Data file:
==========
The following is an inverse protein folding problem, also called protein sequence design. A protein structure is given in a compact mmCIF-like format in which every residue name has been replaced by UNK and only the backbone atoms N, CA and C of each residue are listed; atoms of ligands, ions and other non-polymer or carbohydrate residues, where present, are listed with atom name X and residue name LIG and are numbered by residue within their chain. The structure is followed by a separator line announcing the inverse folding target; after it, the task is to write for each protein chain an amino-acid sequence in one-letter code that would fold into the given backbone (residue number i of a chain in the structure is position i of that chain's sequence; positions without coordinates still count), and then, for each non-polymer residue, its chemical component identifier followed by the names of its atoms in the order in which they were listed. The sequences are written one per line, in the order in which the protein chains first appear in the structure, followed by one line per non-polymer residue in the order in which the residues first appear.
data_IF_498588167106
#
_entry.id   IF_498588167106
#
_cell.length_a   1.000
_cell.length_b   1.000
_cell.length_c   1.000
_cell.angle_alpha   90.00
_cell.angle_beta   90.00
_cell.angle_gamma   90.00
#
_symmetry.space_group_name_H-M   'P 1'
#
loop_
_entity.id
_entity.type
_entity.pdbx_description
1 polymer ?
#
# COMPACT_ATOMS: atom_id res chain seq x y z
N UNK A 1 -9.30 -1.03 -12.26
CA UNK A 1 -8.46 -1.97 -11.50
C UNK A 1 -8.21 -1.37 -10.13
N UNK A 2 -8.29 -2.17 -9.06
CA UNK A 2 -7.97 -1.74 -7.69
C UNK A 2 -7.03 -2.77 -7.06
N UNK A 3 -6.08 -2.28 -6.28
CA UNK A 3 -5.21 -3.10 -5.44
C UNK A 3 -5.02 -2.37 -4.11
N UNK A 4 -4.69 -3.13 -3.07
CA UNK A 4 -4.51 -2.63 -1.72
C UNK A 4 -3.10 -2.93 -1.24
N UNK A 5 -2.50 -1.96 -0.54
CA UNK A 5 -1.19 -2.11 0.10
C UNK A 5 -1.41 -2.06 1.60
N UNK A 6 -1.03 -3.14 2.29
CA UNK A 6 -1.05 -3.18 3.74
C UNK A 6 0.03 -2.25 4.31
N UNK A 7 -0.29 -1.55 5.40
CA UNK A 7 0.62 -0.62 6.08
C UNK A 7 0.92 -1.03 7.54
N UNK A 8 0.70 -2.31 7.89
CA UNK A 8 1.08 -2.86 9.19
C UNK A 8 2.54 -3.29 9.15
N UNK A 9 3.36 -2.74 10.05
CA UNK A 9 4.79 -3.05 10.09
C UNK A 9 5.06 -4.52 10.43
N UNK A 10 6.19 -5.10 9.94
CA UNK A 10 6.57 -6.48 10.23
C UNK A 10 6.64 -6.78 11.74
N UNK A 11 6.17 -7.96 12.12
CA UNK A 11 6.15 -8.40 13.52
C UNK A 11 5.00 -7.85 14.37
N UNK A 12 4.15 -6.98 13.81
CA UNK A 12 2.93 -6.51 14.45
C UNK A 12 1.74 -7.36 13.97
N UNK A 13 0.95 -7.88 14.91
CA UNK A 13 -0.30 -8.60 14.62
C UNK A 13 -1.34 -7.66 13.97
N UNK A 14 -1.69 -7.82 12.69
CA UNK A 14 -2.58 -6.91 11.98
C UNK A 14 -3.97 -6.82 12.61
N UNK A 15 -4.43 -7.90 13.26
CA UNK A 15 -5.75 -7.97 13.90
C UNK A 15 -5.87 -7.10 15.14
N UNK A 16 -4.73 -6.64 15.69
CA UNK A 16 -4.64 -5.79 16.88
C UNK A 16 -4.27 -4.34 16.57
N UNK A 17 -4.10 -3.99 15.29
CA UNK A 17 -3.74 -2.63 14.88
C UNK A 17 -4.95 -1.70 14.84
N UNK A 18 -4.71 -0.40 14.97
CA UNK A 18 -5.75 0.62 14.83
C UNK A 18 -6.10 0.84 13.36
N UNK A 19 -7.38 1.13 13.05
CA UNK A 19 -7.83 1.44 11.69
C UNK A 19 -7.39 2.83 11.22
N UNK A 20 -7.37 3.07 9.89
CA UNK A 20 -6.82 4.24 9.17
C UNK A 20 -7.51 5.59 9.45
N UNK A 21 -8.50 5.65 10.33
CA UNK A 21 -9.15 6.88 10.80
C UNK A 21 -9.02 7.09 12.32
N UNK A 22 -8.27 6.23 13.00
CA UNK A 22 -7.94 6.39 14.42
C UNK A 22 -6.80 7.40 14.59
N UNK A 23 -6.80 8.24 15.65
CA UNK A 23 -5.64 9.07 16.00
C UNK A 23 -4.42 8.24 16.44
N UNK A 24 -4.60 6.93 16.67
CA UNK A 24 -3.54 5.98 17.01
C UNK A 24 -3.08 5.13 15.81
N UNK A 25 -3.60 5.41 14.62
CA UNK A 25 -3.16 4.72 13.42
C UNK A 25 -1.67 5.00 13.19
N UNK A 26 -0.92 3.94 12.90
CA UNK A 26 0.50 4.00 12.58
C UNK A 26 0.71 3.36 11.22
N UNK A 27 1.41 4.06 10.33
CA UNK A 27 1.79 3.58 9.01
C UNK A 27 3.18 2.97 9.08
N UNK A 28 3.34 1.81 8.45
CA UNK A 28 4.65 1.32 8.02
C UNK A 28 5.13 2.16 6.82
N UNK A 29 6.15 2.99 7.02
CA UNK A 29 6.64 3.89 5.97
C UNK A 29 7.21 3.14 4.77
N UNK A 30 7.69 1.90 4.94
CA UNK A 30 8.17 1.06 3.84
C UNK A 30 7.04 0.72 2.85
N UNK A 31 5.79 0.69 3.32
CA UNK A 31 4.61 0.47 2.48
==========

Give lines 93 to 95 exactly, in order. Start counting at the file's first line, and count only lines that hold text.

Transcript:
C UNK A 24 -3.08 5.13 15.81
N UNK A 25 -3.60 5.41 14.62
CA UNK A 25 -3.16 4.72 13.42